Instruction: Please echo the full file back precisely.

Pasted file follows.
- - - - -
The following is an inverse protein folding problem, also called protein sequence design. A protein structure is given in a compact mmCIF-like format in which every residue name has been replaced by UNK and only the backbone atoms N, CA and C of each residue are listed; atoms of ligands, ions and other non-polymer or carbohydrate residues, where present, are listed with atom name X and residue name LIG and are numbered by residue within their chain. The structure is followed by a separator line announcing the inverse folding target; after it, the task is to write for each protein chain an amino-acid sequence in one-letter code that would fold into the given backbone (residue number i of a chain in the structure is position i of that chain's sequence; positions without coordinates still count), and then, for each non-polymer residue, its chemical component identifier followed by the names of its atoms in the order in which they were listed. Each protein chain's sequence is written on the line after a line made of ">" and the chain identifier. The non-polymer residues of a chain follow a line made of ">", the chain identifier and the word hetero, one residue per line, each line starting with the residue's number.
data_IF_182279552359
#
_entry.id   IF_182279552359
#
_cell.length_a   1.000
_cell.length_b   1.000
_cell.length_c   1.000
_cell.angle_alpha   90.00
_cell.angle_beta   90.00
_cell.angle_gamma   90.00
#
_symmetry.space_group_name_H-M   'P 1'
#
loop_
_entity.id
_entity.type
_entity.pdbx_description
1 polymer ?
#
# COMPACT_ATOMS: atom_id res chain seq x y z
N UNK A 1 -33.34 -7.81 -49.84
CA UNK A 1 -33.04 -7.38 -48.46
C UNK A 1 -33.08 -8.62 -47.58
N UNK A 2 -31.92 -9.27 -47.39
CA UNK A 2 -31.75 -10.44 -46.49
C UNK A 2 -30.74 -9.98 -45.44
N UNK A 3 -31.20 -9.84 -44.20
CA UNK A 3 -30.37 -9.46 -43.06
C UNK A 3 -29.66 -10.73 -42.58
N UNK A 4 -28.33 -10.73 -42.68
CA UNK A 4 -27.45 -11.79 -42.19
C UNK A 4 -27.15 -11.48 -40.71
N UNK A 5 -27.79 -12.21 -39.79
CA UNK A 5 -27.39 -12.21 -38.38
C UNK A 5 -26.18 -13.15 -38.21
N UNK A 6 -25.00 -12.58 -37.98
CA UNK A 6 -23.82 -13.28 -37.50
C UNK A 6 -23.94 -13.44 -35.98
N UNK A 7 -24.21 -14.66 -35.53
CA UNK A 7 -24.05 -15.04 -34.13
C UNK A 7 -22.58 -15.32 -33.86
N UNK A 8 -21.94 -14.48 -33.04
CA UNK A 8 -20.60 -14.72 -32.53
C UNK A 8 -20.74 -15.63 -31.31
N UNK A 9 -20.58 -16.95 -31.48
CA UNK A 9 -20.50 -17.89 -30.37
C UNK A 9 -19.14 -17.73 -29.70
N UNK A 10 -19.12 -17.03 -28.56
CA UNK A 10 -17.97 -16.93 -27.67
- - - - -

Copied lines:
The following is an inverse protein folding problem, also called protein sequence design. A protein structure is given in a compact mmCIF-like format in which every residue name has been replaced by UNK and only the backbone atoms N, CA and C of each residue are listed; atoms of ligands, ions and other non-polymer or carbohydrate residues, where present, are listed with atom name X and residue name LIG and are numbered by residue within their chain. The structure is followed by a separator line announcing the inverse folding target; after it, the task is to write for each protein chain an amino-acid sequence in one-letter code that would fold into the given backbone (residue number i of a chain in the structure is position i of that chain's sequence; positions without coordinates still count), and then, for each non-polymer residue, its chemical component identifier followed by the names of its atoms in the order in which they were listed. Each protein chain's sequence is written on the line after a line made of ">" and the chain identifier. The non-polymer residues of a chain follow a line made of ">", the chain identifier and the word hetero, one residue per line, each line starting with the residue's number.
data_IF_182279552359
#
_entry.id   IF_182279552359
#
_cell.length_a   1.000
_cell.length_b   1.000
_cell.length_c   1.000
_cell.angle_alpha   90.00
_cell.angle_beta   90.00
_cell.angle_gamma   90.00
#
_symmetry.space_group_name_H-M   'P 1'
#
loop_
_entity.id
_entity.type
_entity.pdbx_description
1 polymer ?
#
# COMPACT_ATOMS: atom_id res chain seq x y z
N UNK A 1 -33.34 -7.81 -49.84
CA UNK A 1 -33.04 -7.38 -48.46
C UNK A 1 -33.08 -8.62 -47.58
N UNK A 2 -31.92 -9.27 -47.39
CA UNK A 2 -31.75 -10.44 -46.49
C UNK A 2 -30.74 -9.98 -45.44
N UNK A 3 -31.20 -9.84 -44.20
CA UNK A 3 -30.37 -9.46 -43.06
C UNK A 3 -29.66 -10.73 -42.58
N UNK A 4 -28.33 -10.73 -42.68
CA UNK A 4 -27.45 -11.79 -42.19
C UNK A 4 -27.15 -11.48 -40.71
N UNK A 5 -27.79 -12.21 -39.79
CA UNK A 5 -27.39 -12.21 -38.38
C UNK A 5 -26.18 -13.15 -38.21
N UNK A 6 -25.00 -12.58 -37.98
CA UNK A 6 -23.82 -13.28 -37.50
C UNK A 6 -23.94 -13.44 -35.98
N UNK A 7 -24.21 -14.66 -35.53
CA UNK A 7 -24.05 -15.04 -34.13
C UNK A 7 -22.58 -15.32 -33.86
N UNK A 8 -21.94 -14.48 -33.04
CA UNK A 8 -20.60 -14.72 -32.53
C UNK A 8 -20.74 -15.63 -31.31
N UNK A 9 -20.58 -16.95 -31.48
CA UNK A 9 -20.50 -17.89 -30.37
C UNK A 9 -19.14 -17.73 -29.70
N UNK A 10 -19.12 -17.03 -28.56
CA UNK A 10 -17.97 -16.93 -27.67